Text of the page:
From Publishers Weekly
Harris takes a sympathetic look at the difficulty of reconciling homosexuality and faith in the black church in his lively ninth novel. Thirty-eight-year old Chauncey Greer classifies his heft sexual appetite as "basically bi with a gay leaning;" but also needs a personal relationship with God. Once a member of a boy band called Reunion (his deeply felt love affair with fellow bandmate Sweet D precipitated its breakup), Chauncey now owns a successful Atlanta-based greeting card company. Chauncey is a regular at the progressive Abundant Joy Baptist Church, where Pastor Kenneth's inspired preaching reignites his dreams of a singing career. After Chauncey sings a soul-stirring solo at church, the pastor invites him to perform at an upcoming revival led by the fundamentalist Bishop Upchurch and his vindictive wife Grayson. But Chauncey's friends plan to boycott the revival because of the Upchurches' gay-bashing, and Chauncey must decide between his passion for singing and his personal identity-a decision complicated by the reappearance of a figure from his past. Though supporting characters remain flat, Harris (A Love of My Own) illuminates a divide in the black church while exploring the universal theme of broken love.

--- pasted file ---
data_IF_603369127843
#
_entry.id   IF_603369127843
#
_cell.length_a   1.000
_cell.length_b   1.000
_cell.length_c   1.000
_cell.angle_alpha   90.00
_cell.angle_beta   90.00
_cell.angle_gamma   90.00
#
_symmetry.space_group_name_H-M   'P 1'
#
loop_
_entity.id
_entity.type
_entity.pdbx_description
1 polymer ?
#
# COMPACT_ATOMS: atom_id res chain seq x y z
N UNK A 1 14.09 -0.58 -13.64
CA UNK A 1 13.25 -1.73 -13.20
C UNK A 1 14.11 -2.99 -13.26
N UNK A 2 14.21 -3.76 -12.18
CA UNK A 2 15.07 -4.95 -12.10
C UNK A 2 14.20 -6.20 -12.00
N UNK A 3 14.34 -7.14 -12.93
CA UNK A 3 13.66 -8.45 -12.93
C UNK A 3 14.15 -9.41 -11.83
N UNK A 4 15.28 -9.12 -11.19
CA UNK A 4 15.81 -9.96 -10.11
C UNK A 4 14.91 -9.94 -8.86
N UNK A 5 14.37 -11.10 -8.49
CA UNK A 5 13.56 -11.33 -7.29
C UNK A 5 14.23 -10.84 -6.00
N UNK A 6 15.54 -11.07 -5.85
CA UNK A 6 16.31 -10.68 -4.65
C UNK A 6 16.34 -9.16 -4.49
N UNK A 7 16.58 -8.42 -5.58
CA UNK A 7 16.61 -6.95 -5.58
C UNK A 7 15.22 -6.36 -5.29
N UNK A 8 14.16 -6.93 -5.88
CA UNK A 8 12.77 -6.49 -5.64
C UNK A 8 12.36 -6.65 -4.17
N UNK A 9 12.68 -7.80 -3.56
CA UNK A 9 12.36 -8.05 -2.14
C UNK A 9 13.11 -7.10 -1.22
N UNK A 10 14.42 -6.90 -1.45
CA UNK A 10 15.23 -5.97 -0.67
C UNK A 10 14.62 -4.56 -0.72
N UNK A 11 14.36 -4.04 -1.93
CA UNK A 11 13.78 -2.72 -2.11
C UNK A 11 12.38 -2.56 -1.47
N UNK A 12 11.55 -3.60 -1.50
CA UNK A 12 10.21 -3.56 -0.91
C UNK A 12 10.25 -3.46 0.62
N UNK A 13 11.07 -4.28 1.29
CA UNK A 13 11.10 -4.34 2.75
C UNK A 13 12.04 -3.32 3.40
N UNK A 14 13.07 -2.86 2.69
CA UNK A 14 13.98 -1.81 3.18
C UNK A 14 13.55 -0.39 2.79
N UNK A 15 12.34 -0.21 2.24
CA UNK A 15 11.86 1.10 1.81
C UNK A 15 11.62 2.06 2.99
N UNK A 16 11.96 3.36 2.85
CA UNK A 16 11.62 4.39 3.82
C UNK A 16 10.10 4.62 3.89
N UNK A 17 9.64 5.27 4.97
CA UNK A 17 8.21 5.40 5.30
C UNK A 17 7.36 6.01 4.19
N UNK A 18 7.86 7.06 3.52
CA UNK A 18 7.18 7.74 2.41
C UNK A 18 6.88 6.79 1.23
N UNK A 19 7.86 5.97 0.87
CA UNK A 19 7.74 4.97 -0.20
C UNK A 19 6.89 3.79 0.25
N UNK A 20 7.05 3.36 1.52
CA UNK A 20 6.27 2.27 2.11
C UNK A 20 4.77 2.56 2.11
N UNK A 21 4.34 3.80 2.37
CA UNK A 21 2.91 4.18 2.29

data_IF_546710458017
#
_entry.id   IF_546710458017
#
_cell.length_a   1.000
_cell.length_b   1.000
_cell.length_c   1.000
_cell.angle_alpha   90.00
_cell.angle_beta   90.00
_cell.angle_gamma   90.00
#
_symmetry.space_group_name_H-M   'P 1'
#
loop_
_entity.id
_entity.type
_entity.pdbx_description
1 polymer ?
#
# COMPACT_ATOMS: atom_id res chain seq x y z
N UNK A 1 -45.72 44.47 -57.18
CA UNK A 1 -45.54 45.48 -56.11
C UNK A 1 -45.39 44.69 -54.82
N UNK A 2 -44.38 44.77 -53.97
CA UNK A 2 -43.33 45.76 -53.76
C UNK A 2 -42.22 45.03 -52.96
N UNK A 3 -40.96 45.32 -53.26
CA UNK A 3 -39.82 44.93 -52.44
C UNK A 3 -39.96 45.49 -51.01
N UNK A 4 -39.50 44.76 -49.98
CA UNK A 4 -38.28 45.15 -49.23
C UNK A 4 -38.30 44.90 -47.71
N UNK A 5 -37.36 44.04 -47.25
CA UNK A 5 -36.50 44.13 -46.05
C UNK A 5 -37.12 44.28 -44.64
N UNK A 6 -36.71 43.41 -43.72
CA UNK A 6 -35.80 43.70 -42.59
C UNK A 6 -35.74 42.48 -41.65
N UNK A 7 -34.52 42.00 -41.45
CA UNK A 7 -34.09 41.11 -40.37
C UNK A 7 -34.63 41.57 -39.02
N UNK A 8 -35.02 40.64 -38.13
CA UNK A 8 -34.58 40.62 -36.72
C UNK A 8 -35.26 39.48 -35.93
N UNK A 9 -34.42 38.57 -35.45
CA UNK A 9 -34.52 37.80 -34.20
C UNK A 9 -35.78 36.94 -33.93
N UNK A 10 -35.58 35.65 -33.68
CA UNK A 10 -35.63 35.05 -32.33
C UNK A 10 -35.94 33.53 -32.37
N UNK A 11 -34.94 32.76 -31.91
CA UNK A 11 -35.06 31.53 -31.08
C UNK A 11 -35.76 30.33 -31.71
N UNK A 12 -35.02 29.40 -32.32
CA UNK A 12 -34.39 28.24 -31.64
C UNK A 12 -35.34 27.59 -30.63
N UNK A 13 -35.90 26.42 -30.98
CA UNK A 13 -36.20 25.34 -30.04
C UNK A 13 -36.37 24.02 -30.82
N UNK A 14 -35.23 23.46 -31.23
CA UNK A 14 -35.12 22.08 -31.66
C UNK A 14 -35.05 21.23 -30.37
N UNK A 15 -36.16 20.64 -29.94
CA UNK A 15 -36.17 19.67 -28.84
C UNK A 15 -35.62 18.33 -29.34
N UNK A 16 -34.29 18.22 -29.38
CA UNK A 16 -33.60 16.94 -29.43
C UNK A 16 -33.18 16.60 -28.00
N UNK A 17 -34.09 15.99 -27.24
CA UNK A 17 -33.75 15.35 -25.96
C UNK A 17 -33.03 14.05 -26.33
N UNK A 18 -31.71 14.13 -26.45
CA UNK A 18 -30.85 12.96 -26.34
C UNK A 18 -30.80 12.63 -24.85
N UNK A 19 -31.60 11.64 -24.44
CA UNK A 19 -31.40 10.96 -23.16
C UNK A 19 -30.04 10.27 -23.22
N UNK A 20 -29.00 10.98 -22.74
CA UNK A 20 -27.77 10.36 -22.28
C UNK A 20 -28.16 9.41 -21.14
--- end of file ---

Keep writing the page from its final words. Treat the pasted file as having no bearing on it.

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Chauncey Greer operates a successful card company in Atlanta, Cute Boy Cards, with a specialty line for bisexuals and homosexuals. His relationships are casual because he can't get over his first true love and the betrayal that broke them apart. Chauncey decides to renew a dormant singing career, and his pastor asks him to debut at the church. Abundant Joy is a modest church that members fear may be on the brink of turning mega. Chauncey, like so many other members, fled Atlanta's mega-churches with their emphasis on prosperity at the expense of spirituality and decidedly anti-gay messages. When the pastor asks Chauncey to perform at an upcoming revival, Chauncey finds himself caught between the guest speaker, Bishop Upchurch, a fiery minister who is running for the U.S. Senate on an anti-gay marriage platform, and members of his church, who oppose Upchurch's message. Chauncey learns through friends the myriad paths traveled and entanglements faced by other members of Atlanta's black homosexual community; and he learns that Bishop Upchurch is a figure with his own troubled past. As Chauncey struggles with these issues, he eventually makes peace with his past. Harris, who revealed the down-low practice of ostensible heterosexuals living secret lives as gay men, now offers insight into the struggle within the black church concerning gay rights. Vanessa BushCopyright © American Library Association. All rights reserved
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